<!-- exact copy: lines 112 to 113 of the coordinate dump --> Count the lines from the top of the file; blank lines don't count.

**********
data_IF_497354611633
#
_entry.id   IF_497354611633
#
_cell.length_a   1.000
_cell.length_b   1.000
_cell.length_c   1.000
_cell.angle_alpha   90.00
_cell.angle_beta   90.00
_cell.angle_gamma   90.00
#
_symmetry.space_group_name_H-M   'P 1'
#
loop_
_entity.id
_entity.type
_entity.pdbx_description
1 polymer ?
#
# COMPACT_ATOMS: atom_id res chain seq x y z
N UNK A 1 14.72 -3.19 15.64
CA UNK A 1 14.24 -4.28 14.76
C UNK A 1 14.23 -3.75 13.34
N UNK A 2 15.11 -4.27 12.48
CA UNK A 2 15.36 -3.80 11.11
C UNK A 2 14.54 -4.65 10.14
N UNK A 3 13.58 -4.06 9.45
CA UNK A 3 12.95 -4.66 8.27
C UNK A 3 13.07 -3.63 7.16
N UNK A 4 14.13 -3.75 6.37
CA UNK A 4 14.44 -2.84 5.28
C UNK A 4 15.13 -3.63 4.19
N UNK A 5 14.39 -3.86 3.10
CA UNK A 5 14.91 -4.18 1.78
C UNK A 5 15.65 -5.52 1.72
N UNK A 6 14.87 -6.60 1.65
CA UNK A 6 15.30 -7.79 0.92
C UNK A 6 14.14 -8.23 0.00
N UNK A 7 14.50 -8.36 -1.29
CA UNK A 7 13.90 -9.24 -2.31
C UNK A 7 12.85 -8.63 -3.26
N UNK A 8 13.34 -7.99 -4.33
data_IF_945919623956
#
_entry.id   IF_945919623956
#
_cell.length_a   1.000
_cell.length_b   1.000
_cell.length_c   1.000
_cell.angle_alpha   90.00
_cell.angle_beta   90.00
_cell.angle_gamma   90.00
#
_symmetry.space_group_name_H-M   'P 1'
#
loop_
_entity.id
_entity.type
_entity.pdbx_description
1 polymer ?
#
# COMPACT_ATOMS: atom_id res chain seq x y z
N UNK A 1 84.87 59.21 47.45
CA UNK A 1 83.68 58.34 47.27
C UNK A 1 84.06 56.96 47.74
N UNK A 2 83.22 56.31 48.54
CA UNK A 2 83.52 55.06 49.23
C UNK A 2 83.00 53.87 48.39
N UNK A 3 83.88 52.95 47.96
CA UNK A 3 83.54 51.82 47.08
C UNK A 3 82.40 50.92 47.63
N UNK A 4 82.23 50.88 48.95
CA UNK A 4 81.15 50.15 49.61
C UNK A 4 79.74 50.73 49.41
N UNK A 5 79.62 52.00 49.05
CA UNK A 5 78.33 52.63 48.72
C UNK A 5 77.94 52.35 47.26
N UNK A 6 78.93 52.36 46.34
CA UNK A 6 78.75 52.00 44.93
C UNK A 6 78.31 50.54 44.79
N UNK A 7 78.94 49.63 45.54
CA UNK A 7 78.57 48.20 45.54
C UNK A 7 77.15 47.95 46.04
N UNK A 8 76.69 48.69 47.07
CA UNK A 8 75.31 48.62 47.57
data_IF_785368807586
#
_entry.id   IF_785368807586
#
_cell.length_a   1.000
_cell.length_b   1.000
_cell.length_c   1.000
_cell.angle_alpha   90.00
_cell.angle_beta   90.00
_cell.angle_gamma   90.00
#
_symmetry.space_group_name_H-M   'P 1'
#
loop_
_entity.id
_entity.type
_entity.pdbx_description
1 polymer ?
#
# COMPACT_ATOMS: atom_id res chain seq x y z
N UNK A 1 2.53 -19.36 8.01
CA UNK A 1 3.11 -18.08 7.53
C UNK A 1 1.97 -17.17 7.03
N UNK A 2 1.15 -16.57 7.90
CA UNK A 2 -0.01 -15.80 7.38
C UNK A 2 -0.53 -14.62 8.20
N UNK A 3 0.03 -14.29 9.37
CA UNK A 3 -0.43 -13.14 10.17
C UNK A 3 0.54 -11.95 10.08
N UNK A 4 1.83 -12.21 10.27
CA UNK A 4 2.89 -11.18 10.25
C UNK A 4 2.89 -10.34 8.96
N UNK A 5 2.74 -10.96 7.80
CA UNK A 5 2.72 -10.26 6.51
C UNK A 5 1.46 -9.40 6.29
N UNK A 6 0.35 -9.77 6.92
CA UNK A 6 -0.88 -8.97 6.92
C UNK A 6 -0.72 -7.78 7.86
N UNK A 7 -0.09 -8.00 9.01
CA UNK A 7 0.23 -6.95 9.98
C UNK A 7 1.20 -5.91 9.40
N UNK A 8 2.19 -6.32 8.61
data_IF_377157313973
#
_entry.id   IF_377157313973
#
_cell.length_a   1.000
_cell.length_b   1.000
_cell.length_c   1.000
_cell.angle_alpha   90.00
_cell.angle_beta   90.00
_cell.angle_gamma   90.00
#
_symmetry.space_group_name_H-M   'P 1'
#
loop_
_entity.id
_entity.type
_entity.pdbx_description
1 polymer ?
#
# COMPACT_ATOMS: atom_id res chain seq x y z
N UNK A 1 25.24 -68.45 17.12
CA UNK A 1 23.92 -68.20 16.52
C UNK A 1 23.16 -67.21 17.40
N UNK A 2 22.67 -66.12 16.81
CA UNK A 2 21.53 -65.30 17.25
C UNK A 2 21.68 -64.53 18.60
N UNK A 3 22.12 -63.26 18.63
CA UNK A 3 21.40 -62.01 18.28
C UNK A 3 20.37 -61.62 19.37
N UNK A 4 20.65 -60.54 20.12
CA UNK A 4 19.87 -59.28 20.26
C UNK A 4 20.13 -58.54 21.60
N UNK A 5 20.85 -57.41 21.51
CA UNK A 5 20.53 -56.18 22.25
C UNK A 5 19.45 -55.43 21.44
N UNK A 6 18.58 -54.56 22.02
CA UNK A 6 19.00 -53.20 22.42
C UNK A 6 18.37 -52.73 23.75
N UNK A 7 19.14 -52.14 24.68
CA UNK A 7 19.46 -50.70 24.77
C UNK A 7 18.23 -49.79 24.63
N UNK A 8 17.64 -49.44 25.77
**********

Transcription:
N UNK A 3 0.03 -14.29 9.37
CA UNK A 3 -0.43 -13.14 10.17